Poor Job of HRC

I know some people think that human rights organizations in Saudi Arabia are a joke, and sadly sometimes they are, but I don’t think these organizations are useless. That’s why I feel so disappointed when I see that the Human Rights Commission (HRC) is still doing a poor job, and that its new president Bandar al-Iban has so far proven he is not all that different from his predecessor. In today’s Arab News, he talks about how his organization helped a woman called Fatima to put her abusive husband in jail.

That’s well and good, but it is certainly not the kind of work that HRC should be doing. As a government commission with the responsibility of ensuring that other government bodies are respecting human rights they are expected to offer an organized effort on a much higher scale.

I understand that HRC is not exactly working in Sweden, but I always wish they would try harder and go the extra mile. They need not to look too far: their peers at the National Society of Human Rights have been doing a nice job with their reports and occasional statements. It is hardly enough, but at least it’s a start. Am I expecting too much of HRC? Maybe, and the reason is because I think they are in a position where they could, and should, get much more done.

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7 thoughts on “Poor Job of HRC

  1. Ahmed:

    While I share your goal, I differ with you on the perspective.

    I do not believe the HRC to be “a government commission with the responsibility of ensuring that other government bodies are respecting human rights”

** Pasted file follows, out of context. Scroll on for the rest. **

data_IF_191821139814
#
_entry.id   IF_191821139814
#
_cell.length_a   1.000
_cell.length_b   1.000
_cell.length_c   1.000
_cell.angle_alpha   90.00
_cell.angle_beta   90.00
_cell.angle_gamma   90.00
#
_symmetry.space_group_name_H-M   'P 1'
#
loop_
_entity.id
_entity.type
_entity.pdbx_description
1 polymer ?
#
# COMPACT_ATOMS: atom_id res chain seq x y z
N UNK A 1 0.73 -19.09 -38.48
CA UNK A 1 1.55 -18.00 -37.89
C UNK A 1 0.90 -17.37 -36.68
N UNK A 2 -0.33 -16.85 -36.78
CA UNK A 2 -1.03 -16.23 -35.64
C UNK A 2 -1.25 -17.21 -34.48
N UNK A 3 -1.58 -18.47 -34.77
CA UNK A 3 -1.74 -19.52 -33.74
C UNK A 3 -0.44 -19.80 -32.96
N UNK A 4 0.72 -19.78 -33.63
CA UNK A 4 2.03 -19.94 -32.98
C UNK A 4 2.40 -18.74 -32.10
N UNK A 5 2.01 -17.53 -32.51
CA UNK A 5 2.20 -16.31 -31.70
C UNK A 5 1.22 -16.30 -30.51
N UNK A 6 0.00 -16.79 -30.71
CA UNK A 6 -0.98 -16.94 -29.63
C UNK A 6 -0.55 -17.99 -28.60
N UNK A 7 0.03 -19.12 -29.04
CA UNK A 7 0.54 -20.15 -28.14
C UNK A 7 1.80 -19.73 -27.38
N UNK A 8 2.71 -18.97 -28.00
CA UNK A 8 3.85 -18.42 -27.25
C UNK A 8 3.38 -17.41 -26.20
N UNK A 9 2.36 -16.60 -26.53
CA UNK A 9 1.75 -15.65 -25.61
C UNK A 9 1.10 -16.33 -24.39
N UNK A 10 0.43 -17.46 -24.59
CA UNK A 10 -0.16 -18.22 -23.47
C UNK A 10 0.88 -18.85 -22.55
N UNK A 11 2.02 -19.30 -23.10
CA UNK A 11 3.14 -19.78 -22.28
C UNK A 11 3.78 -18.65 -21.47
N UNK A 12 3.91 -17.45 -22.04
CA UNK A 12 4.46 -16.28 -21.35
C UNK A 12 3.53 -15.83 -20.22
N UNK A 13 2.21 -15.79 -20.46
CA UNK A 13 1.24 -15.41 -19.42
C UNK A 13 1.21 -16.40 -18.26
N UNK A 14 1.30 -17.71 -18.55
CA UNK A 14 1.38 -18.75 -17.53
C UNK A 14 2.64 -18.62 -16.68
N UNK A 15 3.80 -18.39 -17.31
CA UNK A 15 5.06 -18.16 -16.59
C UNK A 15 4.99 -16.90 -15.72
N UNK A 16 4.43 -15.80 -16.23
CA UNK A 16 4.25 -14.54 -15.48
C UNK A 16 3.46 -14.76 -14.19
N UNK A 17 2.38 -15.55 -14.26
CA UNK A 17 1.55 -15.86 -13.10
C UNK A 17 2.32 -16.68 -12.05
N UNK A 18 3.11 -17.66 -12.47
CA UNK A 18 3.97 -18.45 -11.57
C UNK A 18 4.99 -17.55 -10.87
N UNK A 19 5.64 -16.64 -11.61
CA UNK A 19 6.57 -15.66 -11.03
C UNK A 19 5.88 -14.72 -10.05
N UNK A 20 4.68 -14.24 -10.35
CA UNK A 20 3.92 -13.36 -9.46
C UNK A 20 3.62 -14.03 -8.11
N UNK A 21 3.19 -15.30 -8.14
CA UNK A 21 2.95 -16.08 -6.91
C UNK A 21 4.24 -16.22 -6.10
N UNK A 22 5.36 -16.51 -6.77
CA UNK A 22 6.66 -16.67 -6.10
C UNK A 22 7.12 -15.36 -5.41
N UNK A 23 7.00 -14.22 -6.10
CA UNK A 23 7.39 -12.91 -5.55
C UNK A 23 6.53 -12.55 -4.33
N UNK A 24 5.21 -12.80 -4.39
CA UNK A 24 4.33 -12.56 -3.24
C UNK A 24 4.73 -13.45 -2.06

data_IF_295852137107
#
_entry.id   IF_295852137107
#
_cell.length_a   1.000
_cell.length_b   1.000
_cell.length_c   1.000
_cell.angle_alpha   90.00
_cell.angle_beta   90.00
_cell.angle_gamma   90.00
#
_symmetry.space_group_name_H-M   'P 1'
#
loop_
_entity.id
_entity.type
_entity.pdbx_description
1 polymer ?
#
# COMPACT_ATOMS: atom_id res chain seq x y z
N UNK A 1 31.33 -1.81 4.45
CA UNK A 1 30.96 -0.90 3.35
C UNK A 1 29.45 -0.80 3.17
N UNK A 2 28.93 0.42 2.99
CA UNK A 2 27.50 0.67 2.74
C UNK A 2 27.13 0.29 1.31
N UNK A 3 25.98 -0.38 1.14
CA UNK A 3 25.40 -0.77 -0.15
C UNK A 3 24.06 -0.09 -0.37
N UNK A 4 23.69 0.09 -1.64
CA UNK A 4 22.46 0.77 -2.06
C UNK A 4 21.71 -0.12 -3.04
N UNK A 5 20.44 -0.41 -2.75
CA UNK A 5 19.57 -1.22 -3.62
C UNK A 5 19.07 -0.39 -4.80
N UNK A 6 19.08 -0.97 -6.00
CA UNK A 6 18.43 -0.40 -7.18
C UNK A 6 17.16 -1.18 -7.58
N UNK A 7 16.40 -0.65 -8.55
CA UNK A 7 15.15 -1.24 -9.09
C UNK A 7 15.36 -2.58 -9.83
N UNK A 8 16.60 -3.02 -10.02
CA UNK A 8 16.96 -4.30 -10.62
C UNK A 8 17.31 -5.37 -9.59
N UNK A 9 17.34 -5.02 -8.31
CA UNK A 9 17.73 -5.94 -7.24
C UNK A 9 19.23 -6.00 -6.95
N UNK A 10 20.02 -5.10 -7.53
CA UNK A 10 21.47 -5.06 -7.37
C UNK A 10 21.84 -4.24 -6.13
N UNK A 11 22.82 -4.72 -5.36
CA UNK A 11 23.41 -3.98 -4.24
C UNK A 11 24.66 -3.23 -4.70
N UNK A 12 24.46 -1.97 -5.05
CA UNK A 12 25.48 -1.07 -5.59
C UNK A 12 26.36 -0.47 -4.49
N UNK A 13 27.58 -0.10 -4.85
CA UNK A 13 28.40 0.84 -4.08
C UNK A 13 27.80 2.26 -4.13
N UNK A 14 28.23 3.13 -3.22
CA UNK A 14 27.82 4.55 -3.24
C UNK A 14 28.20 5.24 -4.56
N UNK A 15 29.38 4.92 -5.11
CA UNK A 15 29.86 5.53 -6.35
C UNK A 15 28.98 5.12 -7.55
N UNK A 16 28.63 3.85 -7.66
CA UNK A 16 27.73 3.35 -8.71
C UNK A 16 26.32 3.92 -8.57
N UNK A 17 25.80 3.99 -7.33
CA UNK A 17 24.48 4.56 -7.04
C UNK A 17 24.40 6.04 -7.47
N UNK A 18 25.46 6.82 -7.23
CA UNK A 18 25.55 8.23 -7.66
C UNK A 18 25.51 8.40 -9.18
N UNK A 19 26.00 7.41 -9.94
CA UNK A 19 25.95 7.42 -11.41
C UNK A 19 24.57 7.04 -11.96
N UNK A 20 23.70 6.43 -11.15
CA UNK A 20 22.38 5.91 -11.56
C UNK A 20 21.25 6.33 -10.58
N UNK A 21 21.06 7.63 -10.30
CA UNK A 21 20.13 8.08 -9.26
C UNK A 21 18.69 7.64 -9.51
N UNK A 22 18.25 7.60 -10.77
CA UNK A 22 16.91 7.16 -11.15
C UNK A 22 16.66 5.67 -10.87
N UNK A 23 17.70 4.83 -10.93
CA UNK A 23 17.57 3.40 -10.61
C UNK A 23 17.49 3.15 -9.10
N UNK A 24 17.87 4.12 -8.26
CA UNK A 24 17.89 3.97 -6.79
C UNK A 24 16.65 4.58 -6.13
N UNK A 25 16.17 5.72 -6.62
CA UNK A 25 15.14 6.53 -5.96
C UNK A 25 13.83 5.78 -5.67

As we know, in our nation, all laws exist in the context that they are null if they in any way conflict with religious laws, as defined by the clerical establishment.

    Moreover, the clerical establishment act as judges.

    Therefore, in truth, the HRC in the best of circumstances can only pursue its goals to the extent that the clerical establishment agrees.

    And, our clerical establishment was never likely to agree very much.

    Thus, I do not find fault with the HRC being able to accomplish little given that by its very design the HRC was never going to be able to accomplish a greater amount.

    We must rather focus on the inherent design flaw that makes any effort such as the HRC unable to accomplish much.

  2. I guess you forgot / wanted to forget this news in todays newspaper:

    http://arabnews.com/?page=1&section=0&article=127882&d=30&m=10&y=2009&pix=kingdom.jpg&category=Kingdom

    HRC president helps restore battered wife’s right
    Walaa Hawari I Arab News

    RIYADH: The Human Rights Commission (HRC) has intervened to ensure a man convicted of abusing his wife actually serves his prison sentence.

    Fatima (not her real name), asked HRC President Bandar Al-Iban to find out why her husband was not in jail after a guilty verdict had been returned. She gave him medical reports proving that she had been physically and emotionally abused, as well as proof of the man’s sentence.

    The HRC followed up and investigated all parties involved in the case and the husband is now doing time. Al-Iban said the HRC is dedicated to resolving every case it is given and is working with relevant organizations to eliminate domestic violence.

    Meanwhile, the head of the Middle East and North Africa division at the Office of the United Nations High Commissioner of Human Rights, Dr. Adam Abdul Mawla, met Al-Iban to discuss issues of common interest and ways to strengthen relations between the two organizations.

    Al-Iban had also met the new Canadian Ambassador Osama Sonosi to congratulate him on his new appointment and wish him luck in strengthening bilateral relations between the two countries.

  3. hmmmmmm
    Maybe they need to go through these processes in order to tackle bigger issues. Today a women and her abusive husband, tomorrow challenging and fighting policies.

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